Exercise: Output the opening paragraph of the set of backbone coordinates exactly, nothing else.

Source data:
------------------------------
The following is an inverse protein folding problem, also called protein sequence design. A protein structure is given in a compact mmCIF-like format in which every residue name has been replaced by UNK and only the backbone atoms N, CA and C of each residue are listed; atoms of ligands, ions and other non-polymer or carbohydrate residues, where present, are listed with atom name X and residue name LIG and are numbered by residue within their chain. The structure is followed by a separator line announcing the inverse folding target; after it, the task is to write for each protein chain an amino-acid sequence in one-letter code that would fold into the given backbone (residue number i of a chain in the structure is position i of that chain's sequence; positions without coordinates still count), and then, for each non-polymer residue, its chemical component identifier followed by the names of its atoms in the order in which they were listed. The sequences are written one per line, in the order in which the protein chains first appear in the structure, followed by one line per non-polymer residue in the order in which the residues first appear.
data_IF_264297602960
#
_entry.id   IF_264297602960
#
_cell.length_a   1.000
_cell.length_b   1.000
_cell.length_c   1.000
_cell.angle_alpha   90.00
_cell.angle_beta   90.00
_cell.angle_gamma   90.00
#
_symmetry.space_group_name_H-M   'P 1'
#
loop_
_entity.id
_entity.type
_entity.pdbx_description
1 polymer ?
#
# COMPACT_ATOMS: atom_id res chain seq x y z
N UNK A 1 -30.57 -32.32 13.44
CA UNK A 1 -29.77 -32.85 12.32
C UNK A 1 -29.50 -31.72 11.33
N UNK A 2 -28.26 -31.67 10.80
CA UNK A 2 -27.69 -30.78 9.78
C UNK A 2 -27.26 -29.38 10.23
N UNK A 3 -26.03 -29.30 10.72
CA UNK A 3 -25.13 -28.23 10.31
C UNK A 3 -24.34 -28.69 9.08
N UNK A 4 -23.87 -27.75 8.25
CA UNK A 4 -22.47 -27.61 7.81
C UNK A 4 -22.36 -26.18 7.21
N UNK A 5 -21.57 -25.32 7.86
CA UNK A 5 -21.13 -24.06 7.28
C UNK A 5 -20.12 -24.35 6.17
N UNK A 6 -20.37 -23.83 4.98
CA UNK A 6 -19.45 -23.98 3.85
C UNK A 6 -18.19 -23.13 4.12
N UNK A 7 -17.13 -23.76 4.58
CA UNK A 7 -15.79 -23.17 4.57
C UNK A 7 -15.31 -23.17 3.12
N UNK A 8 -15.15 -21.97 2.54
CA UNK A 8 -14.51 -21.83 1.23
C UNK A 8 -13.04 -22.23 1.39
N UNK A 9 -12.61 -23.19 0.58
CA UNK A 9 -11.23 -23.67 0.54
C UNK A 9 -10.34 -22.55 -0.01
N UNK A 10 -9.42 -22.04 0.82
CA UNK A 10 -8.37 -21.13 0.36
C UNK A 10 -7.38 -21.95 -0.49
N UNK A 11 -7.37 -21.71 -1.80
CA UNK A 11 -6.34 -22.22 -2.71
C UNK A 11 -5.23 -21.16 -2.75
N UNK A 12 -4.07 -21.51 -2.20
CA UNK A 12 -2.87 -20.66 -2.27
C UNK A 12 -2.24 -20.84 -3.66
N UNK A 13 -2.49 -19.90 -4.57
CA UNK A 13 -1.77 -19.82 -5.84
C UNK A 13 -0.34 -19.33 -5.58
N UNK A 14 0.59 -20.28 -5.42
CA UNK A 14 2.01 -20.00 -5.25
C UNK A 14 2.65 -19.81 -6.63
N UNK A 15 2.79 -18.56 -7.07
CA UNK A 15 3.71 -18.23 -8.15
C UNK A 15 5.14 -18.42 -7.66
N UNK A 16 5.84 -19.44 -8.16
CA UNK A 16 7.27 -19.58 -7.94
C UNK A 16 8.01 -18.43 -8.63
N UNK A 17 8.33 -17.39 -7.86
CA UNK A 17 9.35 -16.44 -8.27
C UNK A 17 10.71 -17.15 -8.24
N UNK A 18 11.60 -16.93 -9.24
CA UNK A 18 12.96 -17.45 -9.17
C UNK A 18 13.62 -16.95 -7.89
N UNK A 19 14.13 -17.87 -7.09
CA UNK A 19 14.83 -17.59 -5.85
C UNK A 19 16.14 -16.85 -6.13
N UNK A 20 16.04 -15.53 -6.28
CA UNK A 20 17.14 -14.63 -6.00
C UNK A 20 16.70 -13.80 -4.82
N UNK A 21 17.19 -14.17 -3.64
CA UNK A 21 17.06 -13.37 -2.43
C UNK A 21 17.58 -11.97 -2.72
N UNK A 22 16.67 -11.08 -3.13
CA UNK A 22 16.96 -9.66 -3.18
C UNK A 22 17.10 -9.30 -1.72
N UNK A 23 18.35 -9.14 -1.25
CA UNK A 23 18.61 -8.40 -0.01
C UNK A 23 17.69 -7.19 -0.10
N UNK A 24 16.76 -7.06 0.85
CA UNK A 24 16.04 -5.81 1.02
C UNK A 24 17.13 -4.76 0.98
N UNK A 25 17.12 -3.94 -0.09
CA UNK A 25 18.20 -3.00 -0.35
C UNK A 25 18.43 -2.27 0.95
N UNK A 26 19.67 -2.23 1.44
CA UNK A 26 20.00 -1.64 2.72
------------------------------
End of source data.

The following is an inverse protein folding problem, also called protein sequence design. A protein structure is given in a compact mmCIF-like format in which every residue name has been replaced by UNK and only the backbone atoms N, CA and C of each residue are listed; atoms of ligands, ions and other non-polymer or carbohydrate residues, where present, are listed with atom name X and residue name LIG and are numbered by residue within their chain. The structure is followed by a separator line announcing the inverse folding target; after it, the task is to write for each protein chain an amino-acid sequence in one-letter code that would fold into the given backbone (residue number i of a chain in the structure is position i of that chain's sequence; positions without coordinates still count), and then, for each non-polymer residue, its chemical component identifier followed by the names of its atoms in the order in which they were listed. The sequences are written one per line, in the order in which the protein chains first appear in the structure, followed by one line per non-polymer residue in the order in which the residues first appear.